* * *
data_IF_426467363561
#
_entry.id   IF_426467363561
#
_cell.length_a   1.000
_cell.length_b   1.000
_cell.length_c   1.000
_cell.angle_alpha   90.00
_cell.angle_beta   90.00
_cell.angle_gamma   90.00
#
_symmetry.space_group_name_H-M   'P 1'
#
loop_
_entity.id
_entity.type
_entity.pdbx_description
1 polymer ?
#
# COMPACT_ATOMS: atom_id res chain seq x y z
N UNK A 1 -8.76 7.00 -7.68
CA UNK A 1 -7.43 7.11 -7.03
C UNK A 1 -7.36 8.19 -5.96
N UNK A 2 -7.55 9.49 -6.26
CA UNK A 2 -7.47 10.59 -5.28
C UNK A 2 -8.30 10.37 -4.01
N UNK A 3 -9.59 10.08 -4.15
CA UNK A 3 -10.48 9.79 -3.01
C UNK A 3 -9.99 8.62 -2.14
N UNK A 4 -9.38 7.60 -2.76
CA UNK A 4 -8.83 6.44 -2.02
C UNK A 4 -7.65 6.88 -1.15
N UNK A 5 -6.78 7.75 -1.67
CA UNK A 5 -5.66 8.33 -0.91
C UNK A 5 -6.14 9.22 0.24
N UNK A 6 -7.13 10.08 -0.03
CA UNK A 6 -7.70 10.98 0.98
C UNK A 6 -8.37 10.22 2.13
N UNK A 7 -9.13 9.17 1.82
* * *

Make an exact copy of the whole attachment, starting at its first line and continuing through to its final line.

data_IF_426467363561
#
_entry.id   IF_426467363561
#
_cell.length_a   1.000
_cell.length_b   1.000
_cell.length_c   1.000
_cell.angle_alpha   90.00
_cell.angle_beta   90.00
_cell.angle_gamma   90.00
#
_symmetry.space_group_name_H-M   'P 1'
#
loop_
_entity.id
_entity.type
_entity.pdbx_description
1 polymer ?
#
# COMPACT_ATOMS: atom_id res chain seq x y z
N UNK A 1 -8.76 7.00 -7.68
CA UNK A 1 -7.43 7.11 -7.03
C UNK A 1 -7.36 8.19 -5.96
N UNK A 2 -7.55 9.49 -6.26
CA UNK A 2 -7.47 10.59 -5.28
C UNK A 2 -8.30 10.37 -4.01
N UNK A 3 -9.59 10.08 -4.15
CA UNK A 3 -10.48 9.79 -3.01
C UNK A 3 -9.99 8.62 -2.14
N UNK A 4 -9.38 7.60 -2.76
CA UNK A 4 -8.83 6.44 -2.02
C UNK A 4 -7.65 6.88 -1.15
N UNK A 5 -6.78 7.75 -1.67
CA UNK A 5 -5.66 8.33 -0.91
C UNK A 5 -6.14 9.22 0.24
N UNK A 6 -7.13 10.08 -0.03
CA UNK A 6 -7.70 10.98 0.98
C UNK A 6 -8.37 10.22 2.13
N UNK A 7 -9.13 9.17 1.82